Specifics are vendor dependent
Recommended QA procedures
Geometric/Spatial Accuracy
Positioning constancy (monthly)
Performed by physicist
Helps ensure skill maintenance
Separate and overt camera calibration verification
Observe gradual shifts that may go undetected daily
< 2mm
Phantom offset test (monthly)
Performed by physicist
Offset in 3 dimensions and verify that alignment procedures
return it to correct position.
May be done daily
< 2mm
8
Recommended QA procedures
Geometric/Spatial Accuracy
Laser offset test (monthly)
Simulation suite, if applicable
Verifies proper alignment and transfer of isocenter
information for systems used in the simulation suite
Phantom is offset from zero position by a clinically
appropriate distance
Isocenter is set at this new position
CoCo-registration of CT/US image sets should
produce good alignment
Alternate between zero and nonnon-zero offsets
Image quality checks
Recommended QA procedures
Geometric/Spatial Accuracy
EndEnd-end testing (annually)
Acquire reference CT (and reference US if
applicable)
Structure segmentation
Set up in treatment room using lasers
Perform US alignment
< 2mm
Test for objects near isocenter and those displaced
from isocenter by at least 3 - 5 cm.
Imaging phantoms
Did not provide quantitative guidelines
Frequency is semisemi-annual, consistent with ACR
practices
All criteria are in comparison to baseline
Spatial resolution
Low contrast resolution
Sensitivity
Hardware degredation
Highly reflective markers for spatial resolution
Low contrast targets
Uniform area or low contrast targets at depth
for sensitivity determination
9
Process considerations
Patient selection
Body habitus
Very large patients may not image well (but they might)
Very thin patients may not image well
Unfavorable relative locations of targets and obstructions
Unfavorable tissue acoustics (very dense tissues)
Prescreen patients for suitability
Inability to maintain moderately full bladder
Process considerations
CT simulation and target delineation
Structures must be contoured for dosimetric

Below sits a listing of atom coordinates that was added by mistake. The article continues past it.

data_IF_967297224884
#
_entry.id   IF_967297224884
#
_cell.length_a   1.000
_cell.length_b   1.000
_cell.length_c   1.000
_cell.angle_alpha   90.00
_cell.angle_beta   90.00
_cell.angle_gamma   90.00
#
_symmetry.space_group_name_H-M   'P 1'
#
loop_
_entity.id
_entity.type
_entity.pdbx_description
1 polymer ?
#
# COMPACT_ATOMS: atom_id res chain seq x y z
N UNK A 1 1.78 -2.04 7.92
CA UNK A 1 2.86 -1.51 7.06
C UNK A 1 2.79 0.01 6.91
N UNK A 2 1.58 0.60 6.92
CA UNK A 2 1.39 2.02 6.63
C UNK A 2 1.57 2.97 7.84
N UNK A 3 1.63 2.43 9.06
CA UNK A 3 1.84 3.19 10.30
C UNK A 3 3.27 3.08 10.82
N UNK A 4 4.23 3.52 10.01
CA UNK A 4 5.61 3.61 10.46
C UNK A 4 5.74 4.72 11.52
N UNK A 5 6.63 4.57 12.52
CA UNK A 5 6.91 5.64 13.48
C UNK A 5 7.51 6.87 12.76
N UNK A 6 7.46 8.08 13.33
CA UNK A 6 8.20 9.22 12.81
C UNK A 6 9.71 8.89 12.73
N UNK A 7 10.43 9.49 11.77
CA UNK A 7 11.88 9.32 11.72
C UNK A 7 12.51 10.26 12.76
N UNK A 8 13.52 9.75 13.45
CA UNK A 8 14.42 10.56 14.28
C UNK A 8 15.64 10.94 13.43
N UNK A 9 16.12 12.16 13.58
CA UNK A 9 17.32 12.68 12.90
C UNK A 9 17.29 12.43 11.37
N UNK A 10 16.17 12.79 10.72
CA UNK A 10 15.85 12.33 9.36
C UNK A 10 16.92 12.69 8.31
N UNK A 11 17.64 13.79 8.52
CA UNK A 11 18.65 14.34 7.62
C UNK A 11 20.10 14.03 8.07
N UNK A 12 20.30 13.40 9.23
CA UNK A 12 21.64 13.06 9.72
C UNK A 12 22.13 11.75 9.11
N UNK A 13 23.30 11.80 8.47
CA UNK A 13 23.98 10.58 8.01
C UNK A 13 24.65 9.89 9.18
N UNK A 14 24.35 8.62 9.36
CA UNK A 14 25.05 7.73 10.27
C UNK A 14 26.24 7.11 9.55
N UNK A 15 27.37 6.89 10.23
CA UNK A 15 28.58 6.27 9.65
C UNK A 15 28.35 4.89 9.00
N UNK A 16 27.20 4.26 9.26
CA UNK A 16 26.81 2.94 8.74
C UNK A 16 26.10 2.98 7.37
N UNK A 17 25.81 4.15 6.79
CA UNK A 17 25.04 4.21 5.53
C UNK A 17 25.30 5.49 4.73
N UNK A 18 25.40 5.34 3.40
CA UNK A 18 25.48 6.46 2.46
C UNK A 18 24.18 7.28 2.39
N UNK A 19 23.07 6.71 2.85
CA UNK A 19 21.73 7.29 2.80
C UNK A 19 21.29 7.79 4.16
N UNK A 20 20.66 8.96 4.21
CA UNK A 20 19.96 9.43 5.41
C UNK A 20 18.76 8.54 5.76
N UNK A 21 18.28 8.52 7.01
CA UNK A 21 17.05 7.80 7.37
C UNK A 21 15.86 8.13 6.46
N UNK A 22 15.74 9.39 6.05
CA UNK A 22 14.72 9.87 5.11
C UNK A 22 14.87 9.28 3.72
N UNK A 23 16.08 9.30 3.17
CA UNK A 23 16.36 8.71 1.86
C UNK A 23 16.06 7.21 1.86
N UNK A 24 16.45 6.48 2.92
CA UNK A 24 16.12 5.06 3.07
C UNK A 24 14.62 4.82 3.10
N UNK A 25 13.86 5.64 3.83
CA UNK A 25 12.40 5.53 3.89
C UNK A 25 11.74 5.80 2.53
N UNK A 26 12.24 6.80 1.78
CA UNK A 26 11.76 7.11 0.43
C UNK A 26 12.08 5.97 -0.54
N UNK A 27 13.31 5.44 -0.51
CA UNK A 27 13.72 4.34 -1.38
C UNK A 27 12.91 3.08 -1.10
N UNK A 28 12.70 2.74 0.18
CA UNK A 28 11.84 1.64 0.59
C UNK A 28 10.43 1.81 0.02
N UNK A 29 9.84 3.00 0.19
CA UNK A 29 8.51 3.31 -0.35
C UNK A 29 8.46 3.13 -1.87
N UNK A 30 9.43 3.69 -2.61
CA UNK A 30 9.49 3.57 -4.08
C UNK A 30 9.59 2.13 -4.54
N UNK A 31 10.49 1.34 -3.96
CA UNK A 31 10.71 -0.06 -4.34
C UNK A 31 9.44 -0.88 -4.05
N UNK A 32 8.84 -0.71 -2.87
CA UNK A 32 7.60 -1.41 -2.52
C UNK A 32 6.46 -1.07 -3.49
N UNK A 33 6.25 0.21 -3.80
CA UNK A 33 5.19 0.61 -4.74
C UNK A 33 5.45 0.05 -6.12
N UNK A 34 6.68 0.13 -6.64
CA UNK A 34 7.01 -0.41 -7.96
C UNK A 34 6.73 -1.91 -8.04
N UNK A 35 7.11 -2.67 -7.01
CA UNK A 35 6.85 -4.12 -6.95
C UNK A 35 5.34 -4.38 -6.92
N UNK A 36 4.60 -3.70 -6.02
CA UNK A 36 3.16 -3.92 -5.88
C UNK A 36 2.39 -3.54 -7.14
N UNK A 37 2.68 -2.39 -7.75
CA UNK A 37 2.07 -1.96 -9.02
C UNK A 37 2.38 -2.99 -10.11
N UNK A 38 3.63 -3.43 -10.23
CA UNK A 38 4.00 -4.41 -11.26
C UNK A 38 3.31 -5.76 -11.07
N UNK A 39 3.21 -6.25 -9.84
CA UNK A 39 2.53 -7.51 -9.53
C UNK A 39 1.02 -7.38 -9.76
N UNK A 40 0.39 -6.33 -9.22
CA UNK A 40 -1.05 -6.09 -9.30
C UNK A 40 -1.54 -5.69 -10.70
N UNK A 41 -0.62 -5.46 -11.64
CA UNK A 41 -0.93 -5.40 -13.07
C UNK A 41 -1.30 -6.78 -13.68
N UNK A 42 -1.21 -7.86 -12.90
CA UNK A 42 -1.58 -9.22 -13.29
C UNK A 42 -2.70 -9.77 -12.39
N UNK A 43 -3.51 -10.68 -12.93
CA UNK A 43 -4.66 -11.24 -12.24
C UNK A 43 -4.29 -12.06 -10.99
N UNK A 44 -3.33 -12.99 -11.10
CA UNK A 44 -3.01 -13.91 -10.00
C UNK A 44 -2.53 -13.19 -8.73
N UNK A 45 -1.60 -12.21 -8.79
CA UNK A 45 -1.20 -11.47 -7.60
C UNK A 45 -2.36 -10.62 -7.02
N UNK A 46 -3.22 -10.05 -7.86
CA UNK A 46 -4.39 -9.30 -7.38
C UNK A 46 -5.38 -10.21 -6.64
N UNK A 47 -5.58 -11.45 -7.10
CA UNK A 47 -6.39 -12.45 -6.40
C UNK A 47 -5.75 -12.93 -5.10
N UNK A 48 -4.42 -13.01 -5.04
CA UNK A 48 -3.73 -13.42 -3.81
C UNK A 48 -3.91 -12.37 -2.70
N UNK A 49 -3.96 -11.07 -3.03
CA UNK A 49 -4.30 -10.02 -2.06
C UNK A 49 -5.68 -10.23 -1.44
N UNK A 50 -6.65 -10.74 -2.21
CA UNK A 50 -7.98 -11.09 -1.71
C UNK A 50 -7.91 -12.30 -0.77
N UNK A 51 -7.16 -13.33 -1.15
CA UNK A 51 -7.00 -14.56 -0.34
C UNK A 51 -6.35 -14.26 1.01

treatment planning and (separately?) for alignment
Asymmetric planning target volumes could lead to
confusion during US alignment
Consider that US alignment may emphasize
boundaries. Contrast and attention to sagittal views
is important for sup/inf
sup/inf alignment
Acquire CT scans with as small a slice spacing as
practical
Process considerations
Treatment planning
Yields beam arrangements and isodose configurations
If isodose contours used for patient alignment need to
remain mindful of possible deliberate asymmetries
Patient positioning and treatment
Need departmental policies regarding management of
unacceptable images (bladder refilling, alternative imaging
modalities (MV, kV imaging)
Need departmental policies regarding minimum and
maximum shifts.
Training
Experienced users
have improved reproducibility
Better structure recognition
Initial manufacturer training
Trainers should have significant clinical experience
Involve local US experts during initial training and clinical
implementation period
Continuing Clinical Training
Define regular meeting schedule for quality
improvement/image review
May want to keep user log of number of cases
10
To do US right
Use matching contours, not treatment planning
contours
High resolution CT, esp in the Sup/inf
Sup/inf dimension
Consider whether interfaces or prostate center of mass
is the desired matching objective
Screen patients at sim and do not use for patients that
don’
don’t image well
Find prostate using lots of probe pressure, then back
off until just visible
Consider benefits of intraintra-modality (US/US) alignment
Do a lot of it
PBI
US for treatment
planning target
definition
Daily image guidance
Monitor GTV/CTV
changes
Other applications
Abdominal targets
Liver, pancreas
Breast
Conclusions
US localization can be accurate and provide
good soft tissue detail not available with other
systems
Accuracy depends on details of total clinical
procedure train
Frequent use and training are key
11